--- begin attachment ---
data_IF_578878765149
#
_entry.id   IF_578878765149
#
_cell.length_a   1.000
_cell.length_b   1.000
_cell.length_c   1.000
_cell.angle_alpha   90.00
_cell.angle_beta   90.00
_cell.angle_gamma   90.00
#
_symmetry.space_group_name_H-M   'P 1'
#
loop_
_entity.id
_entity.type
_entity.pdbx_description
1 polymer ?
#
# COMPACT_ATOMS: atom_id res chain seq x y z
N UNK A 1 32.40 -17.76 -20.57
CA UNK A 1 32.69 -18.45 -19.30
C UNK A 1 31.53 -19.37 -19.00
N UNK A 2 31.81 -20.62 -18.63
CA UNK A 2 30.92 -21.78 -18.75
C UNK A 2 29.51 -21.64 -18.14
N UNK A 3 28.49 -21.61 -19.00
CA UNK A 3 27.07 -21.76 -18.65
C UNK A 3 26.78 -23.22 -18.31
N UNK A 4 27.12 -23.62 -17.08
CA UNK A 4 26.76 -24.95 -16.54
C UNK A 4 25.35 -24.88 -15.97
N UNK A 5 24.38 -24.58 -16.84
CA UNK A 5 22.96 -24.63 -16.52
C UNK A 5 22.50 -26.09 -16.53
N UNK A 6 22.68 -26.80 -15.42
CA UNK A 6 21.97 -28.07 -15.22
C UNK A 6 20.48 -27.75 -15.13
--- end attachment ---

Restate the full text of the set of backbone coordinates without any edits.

data_IF_578878765149
#
_entry.id   IF_578878765149
#
_cell.length_a   1.000
_cell.length_b   1.000
_cell.length_c   1.000
_cell.angle_alpha   90.00
_cell.angle_beta   90.00
_cell.angle_gamma   90.00
#
_symmetry.space_group_name_H-M   'P 1'
#
loop_
_entity.id
_entity.type
_entity.pdbx_description
1 polymer ?
#
# COMPACT_ATOMS: atom_id res chain seq x y z
N UNK A 1 32.40 -17.76 -20.57
CA UNK A 1 32.69 -18.45 -19.30
C UNK A 1 31.53 -19.37 -19.00
N UNK A 2 31.81 -20.62 -18.63
CA UNK A 2 30.92 -21.78 -18.75
C UNK A 2 29.51 -21.64 -18.14
N UNK A 3 28.49 -21.61 -19.00
CA UNK A 3 27.07 -21.76 -18.65
C UNK A 3 26.78 -23.22 -18.31
N UNK A 4 27.12 -23.62 -17.08
CA UNK A 4 26.76 -24.95 -16.54
C UNK A 4 25.35 -24.88 -15.97
N UNK A 5 24.38 -24.58 -16.84
CA UNK A 5 22.96 -24.63 -16.52
C UNK A 5 22.50 -26.09 -16.53
N UNK A 6 22.68 -26.80 -15.42
CA UNK A 6 21.97 -28.07 -15.22
C UNK A 6 20.48 -27.75 -15.13